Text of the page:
Politicians of all faiths like to tell a gathering that they will bring back jobs. Sounds fine and just what most people want to hear. The tough part is when you ask the question how that is to be done. Will we allow fair completion between union and non-union shops? Do we cut back on government red tape, regulations, and fees per project? Can we compete with China and Brazil and would you pay more, or could you pay more, for a washer or sneakers made in this country? We haven't in the past so why do we think it will change.
Massachusetts state government has worked to keep high-technology manufacturers like solar, energy and robotics firms in state, but the state is unlikely to rebuild its manufacturing workforce even to pre-recessionary levels, Economic Development Secretary Gregory Bialecki acknowledged in an interview with the Boston Business Journal, Friday.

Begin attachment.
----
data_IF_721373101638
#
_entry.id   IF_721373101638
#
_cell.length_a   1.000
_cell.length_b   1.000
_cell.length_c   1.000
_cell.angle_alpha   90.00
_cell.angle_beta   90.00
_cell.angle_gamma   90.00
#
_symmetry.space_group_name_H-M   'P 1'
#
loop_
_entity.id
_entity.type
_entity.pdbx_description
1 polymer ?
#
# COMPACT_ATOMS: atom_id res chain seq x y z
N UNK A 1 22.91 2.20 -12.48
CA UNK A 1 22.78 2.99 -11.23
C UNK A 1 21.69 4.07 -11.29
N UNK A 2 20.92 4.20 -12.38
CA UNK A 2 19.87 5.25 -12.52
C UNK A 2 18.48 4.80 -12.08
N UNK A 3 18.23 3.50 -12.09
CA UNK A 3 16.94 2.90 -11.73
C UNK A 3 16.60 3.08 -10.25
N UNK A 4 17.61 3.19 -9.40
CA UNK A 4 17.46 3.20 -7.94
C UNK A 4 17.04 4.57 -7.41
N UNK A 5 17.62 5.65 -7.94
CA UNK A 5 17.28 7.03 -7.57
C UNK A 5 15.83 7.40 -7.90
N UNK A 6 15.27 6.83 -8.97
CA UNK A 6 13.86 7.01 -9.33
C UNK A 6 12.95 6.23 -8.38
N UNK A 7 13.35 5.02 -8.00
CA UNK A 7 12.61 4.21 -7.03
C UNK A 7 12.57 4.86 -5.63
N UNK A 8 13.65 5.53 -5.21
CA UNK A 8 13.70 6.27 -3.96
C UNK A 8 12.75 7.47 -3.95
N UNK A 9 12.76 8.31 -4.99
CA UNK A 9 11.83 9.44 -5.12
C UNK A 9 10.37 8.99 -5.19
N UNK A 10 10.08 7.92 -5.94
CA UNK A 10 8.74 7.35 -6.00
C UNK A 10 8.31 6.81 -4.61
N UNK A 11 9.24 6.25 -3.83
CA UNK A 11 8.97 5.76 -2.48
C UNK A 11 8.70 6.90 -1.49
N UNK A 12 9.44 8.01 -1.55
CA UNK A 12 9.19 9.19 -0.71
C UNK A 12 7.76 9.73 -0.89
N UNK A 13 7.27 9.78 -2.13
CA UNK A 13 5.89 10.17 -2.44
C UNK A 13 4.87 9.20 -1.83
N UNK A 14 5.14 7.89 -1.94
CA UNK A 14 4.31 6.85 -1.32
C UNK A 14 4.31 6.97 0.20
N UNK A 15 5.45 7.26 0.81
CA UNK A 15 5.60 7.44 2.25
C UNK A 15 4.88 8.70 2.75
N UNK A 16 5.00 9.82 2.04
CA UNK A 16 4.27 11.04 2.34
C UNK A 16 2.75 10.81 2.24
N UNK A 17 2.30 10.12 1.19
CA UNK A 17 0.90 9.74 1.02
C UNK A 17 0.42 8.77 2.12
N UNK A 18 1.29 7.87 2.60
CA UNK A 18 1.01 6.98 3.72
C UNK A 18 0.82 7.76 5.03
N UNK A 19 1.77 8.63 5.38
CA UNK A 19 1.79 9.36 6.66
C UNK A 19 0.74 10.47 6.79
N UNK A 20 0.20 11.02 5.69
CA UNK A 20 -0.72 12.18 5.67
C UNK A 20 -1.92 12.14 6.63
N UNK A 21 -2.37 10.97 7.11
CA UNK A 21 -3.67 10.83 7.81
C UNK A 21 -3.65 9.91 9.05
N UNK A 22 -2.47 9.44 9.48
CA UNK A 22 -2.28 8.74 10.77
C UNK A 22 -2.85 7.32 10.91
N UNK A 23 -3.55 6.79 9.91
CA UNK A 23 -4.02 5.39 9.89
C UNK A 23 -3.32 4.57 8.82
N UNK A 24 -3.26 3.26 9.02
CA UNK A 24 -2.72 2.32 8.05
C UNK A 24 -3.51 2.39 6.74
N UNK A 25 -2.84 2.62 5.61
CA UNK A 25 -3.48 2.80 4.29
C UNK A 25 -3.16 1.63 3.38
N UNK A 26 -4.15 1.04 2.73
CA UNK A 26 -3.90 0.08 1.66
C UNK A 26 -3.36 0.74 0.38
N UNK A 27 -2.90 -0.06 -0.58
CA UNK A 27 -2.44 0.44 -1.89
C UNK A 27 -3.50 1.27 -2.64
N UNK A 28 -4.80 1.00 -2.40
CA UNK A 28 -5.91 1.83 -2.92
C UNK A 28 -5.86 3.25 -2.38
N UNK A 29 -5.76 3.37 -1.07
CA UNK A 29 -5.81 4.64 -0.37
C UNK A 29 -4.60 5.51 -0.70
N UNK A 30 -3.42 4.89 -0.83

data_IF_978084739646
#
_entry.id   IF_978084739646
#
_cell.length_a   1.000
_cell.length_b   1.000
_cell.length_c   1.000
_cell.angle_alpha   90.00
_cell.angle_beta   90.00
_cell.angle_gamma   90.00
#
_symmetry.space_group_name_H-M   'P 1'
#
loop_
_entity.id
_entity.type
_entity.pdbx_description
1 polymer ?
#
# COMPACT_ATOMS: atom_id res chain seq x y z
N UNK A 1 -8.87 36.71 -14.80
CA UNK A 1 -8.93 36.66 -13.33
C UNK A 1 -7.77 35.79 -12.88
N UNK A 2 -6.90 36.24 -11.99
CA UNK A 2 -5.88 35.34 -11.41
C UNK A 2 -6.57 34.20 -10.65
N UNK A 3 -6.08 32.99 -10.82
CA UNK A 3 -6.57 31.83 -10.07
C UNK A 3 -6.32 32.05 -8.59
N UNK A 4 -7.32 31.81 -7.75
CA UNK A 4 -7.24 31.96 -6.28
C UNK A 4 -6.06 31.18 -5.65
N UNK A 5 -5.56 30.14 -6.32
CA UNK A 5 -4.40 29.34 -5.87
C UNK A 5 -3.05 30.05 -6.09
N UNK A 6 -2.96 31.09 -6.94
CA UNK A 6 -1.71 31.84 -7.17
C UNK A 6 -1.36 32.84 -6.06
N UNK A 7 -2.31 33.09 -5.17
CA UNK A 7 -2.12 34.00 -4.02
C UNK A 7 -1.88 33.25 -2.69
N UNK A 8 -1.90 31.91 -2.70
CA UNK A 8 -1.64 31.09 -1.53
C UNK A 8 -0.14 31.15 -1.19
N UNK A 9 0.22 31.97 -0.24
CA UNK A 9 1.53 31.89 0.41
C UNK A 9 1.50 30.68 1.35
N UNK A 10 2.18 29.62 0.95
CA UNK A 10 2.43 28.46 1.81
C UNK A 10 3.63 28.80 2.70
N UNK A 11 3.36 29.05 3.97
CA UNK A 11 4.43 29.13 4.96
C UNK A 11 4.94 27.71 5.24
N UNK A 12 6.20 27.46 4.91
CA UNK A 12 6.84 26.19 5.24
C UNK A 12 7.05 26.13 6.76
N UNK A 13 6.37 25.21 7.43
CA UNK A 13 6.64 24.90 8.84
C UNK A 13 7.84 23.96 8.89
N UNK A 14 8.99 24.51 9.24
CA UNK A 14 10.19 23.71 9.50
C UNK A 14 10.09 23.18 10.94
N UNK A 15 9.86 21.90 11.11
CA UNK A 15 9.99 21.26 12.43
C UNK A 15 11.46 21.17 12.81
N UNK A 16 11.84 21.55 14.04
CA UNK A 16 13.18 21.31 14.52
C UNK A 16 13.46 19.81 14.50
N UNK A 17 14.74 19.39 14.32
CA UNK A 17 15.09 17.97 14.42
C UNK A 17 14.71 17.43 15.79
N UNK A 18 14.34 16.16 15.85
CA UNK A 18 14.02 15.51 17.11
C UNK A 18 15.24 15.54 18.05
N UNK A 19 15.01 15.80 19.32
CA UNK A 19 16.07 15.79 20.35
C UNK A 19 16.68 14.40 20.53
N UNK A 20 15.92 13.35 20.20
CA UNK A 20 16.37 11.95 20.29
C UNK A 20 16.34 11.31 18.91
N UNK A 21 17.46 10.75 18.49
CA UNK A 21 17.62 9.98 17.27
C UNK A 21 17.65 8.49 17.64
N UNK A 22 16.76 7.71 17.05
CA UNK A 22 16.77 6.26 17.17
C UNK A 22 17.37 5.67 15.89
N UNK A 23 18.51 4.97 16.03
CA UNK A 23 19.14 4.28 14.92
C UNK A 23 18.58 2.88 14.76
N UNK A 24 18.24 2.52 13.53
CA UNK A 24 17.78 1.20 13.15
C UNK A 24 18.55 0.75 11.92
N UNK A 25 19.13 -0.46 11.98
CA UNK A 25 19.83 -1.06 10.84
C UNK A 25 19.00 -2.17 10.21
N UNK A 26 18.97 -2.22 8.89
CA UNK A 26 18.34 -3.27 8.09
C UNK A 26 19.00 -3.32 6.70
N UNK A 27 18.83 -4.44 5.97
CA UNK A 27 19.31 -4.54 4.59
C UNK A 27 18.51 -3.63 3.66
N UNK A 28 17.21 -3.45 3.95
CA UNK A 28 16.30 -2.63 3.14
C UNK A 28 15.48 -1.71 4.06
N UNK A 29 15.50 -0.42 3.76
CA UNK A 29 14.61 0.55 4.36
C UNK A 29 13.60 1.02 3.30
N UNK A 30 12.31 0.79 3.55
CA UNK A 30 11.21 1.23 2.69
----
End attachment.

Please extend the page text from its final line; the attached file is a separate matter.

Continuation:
In fact, the number of manufacturing jobs in the Bay State is likely to decline from this point forward, he said.
“If you promised me that 20 years from now we'd only have the same number of people working in manufacturing as we did today I would take your offer in a second,” Bialecki said.
Massachusetts manufacturing jobs had long been on a steady decline when the recession began. They hit a low in December 2009, at about 250,000. They’ve crept back up, since, to above 270,000 - but remain shy of the more than 280,000 the sector employed before the recession hit.